Indian solar module manufacturing capacity is forecast to reach around 95GW – up from 39GW at the end of September 2022 – according to research from analyst and consultancy Mercom India Research.
The ‘State of Solar PV Manufacturing in India’ report also predicted that India’s domestic cell manufacturing capacity, which was around 4.7GW as of last September, will reach 32GW by the end of 2024. “Significant” capacity additions of polysilicon, ingots and wafers are also expected by the end of 2024.
The projected growth is put down largely to the policies that the Indian government has introduced over the last few years to incentivise a domestic manufacturing base. The production-linked incentive (PLI) programme saw impressive uptake, with funding for the first round seeing a fourfold increase to US$2.6 billion in February 2022. The second round, announced later that year, set its sights on 65GW of additional manufacturing capacity.
Alongside the ballast that the PLI provides, Mercom’s report predicts that the approved list of models and manufacturers (ALMM) – which excludes Chinese manufacturers – and the domestic content requirement will drive demand for domestic manufacturing, whilst the basic customs duty (BCD) tariff of 40% on imported modules will make domestic modules more financially competitive.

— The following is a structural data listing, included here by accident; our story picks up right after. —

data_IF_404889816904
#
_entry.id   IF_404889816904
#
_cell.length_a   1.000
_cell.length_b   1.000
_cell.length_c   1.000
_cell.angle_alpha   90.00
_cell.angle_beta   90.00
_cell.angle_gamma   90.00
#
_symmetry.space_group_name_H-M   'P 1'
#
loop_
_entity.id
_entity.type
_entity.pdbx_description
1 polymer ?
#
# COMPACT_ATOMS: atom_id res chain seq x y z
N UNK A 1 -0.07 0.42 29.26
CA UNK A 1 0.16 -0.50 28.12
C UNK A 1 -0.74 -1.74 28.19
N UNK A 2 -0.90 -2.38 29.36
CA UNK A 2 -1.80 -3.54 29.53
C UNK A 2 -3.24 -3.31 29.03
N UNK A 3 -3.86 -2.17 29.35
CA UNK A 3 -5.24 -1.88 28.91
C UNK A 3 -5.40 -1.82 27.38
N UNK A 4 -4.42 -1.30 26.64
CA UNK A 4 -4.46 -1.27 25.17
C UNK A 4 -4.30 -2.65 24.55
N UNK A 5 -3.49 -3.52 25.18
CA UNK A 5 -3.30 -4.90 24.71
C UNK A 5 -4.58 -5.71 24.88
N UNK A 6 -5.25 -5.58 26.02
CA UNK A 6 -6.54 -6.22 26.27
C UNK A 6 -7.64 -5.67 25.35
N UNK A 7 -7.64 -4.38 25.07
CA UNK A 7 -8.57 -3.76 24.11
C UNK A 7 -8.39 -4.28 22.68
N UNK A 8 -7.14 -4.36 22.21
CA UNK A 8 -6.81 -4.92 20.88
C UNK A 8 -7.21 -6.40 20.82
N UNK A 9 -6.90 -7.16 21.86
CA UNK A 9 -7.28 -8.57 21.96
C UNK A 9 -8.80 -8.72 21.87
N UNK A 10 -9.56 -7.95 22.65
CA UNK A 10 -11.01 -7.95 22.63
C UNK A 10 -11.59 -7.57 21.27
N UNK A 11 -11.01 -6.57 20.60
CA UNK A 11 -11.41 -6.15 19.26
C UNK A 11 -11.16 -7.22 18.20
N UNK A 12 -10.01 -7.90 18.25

PV Tech Premium spoke with consultancy Bridge to India this week, which outlined the challenges facing the Indian solar industry – and particularly domestic manufacturing – for the remainder of this year. The balance between the positive incentive of the PLI and the protectionist BCD and ALMM is yet to be achieved, as module imports fell off a cliff after the BCD’s introduction and domestic capacity is yet to make up for it.
Analysis from Fitch Solutions reached similar conclusions, saying that the headwinds affecting the domestic solar landscape in India will continue for much of this year.
Mercom’s report included a graph indicating that 2023 will see the most capacity additions through 2025, after which point significant enough capacity will be reached to address the module shortages and project postponements that have been reported in recent weeks.